With Washington inching ever closer to a decision to launch military air strikes on Iraq, Russia over the weekend intensified its calls for UN Secretary General Kofi Annan to visit Baghdad. "Russian believes one cannot talk about failed diplomatic efforts or reach a verdict before Kofi Annan goes to Baghdad himself," Russian Foreign Minister Yevgeny Primakov said in Moscow on February 13. Primakov’s remarks followed talks with visiting U.S. Defense Secretary William Cohen that only underscored the differences between Washington and Moscow on policy toward Iraq. (See below) Russia stepped up its pressure further on the UN secretary general a day later when Russian special envoy Viktor Posuvalyuk was quoted as saying that "everything now depends on the result of negotiations which are going on in New York over a possible visit to Baghdad" by Annan. (Reuter, Russian agencies, February 13; Reuter, February 14)
Posuvalyuk, a Russian deputy foreign minister, has spearheaded joint efforts by Russia, France and the Arab League, among others, to reach a diplomatic solution to the conflict between Iraq and the UN that would avert U.S. air strikes on Iraq. His remarks, along with those of Primakov, suggest a recognition by Moscow that its diplomatic mission to Iraq is thus far bearing little fruit. The Kremlin was embarrassed early last week when Russian President Boris Yeltsin said during a visit to Italy that Annan would soon travel to Baghdad in an effort to boost Russia’s diplomatic efforts there. (See Monitor, February 10) Annan’s quick denial of any such travel plans suggested that Posuvalyuk and others had failed to move Iraqi President Saddam Hussein far enough to satisfy the demands of those countries — the United States and Britain in particular — insisting on full and unrestricted access for UN weapons inspectors in Iraq. A proposal drafted by the Iraqi authorities and diplomats in Baghdad calls for limited access by UN inspectors to eight disputed "presidential sites." The United States and Britain have flatly rejected that proposal.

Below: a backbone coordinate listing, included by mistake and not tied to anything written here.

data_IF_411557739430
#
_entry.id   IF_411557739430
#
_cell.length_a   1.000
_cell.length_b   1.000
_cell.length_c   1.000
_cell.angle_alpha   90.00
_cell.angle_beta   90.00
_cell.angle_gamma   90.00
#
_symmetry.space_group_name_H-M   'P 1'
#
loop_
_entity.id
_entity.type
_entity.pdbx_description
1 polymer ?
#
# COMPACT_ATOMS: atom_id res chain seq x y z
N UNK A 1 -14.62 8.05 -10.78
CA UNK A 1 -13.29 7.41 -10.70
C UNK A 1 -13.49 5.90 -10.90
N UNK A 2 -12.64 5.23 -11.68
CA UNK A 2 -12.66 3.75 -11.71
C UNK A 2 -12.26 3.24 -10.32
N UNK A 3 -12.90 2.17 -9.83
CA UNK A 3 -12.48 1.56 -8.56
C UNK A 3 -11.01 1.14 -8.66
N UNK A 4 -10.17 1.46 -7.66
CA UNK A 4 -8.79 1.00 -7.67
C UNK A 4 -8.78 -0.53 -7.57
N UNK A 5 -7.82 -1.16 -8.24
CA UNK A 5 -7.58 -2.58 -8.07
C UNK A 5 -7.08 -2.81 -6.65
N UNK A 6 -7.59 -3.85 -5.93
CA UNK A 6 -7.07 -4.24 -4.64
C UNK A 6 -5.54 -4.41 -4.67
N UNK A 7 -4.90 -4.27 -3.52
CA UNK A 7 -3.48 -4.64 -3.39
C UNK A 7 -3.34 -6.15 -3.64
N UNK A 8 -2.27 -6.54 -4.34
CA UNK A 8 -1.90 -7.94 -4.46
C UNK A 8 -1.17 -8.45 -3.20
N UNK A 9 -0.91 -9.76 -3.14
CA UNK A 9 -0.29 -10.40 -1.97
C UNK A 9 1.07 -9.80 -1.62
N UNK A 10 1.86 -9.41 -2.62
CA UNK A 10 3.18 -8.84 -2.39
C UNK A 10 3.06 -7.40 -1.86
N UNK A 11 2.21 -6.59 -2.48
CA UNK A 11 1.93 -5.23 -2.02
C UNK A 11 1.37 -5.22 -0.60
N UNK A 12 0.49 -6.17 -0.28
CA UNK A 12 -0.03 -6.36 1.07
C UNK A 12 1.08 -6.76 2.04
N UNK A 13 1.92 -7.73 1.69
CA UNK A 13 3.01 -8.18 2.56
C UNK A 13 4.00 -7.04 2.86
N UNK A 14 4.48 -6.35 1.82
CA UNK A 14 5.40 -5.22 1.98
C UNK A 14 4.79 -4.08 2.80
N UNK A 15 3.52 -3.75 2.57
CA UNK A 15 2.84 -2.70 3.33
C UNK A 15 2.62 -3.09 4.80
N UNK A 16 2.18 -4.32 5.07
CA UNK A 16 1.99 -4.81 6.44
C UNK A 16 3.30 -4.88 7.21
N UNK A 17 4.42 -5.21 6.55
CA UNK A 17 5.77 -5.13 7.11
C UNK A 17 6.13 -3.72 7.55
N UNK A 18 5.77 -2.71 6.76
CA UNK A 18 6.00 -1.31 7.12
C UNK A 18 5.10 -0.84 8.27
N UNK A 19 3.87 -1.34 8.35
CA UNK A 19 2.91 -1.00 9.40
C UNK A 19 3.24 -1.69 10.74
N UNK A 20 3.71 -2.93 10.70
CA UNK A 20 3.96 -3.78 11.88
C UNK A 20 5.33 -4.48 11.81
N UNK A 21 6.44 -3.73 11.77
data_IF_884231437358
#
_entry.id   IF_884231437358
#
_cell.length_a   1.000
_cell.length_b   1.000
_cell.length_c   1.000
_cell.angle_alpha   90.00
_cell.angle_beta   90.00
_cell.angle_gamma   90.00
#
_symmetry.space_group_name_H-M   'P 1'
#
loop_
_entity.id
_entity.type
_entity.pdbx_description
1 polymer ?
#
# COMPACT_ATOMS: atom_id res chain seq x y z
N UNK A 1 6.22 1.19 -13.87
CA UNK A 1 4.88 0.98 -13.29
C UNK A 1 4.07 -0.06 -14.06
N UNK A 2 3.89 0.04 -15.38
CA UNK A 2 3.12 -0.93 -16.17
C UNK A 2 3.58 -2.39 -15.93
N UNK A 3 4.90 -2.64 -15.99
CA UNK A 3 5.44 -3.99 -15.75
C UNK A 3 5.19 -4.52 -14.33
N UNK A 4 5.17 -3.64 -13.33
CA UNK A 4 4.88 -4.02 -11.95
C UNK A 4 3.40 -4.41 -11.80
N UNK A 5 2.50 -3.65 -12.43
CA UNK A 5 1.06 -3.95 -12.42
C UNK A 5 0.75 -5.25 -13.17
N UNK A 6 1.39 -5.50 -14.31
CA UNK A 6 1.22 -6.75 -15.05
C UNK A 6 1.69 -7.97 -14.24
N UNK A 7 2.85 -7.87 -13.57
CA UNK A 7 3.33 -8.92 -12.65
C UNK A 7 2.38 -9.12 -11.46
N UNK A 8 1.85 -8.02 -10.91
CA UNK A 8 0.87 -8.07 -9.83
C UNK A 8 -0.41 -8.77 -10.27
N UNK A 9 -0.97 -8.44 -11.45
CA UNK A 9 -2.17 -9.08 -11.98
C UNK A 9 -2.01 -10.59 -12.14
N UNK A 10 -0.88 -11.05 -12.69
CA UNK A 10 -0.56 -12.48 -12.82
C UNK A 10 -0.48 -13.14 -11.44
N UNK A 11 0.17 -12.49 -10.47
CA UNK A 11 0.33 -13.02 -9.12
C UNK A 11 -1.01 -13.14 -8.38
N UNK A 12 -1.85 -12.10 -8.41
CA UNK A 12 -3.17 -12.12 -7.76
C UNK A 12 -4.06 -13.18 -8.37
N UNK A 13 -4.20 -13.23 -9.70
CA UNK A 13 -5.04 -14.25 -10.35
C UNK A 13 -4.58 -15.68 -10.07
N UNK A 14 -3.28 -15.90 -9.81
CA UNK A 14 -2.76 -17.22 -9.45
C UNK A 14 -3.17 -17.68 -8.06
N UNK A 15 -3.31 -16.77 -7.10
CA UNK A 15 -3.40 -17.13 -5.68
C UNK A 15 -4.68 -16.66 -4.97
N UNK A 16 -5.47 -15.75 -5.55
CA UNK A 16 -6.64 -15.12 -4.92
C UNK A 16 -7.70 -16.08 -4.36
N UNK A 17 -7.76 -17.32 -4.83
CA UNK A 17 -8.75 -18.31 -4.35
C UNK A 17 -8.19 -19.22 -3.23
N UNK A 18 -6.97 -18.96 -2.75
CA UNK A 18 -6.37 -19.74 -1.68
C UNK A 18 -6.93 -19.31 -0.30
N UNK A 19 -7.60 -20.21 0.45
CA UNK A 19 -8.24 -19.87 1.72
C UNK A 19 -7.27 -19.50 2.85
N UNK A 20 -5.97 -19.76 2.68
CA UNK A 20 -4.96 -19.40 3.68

Posuvalyuk’s mention of negotiations in New York referred to talks involving the UN Security Council’s five permanent members — the United States, Britain, France, Russia and China — aimed at reaching a consensus on a negotiating position that Annan might bring to Baghdad. The UN secretary general said over the weekend that he is now not ruling out a trip to Iraq. He also dispatched a technical team there. Its mission is to map out and assess the eight so-called "presidential" sites. The team reportedly hopes to complete its work in three or four days. (The New York Times, February 14; Reuter, February 15)
U.S., Russia Continue to Clash on Iraq.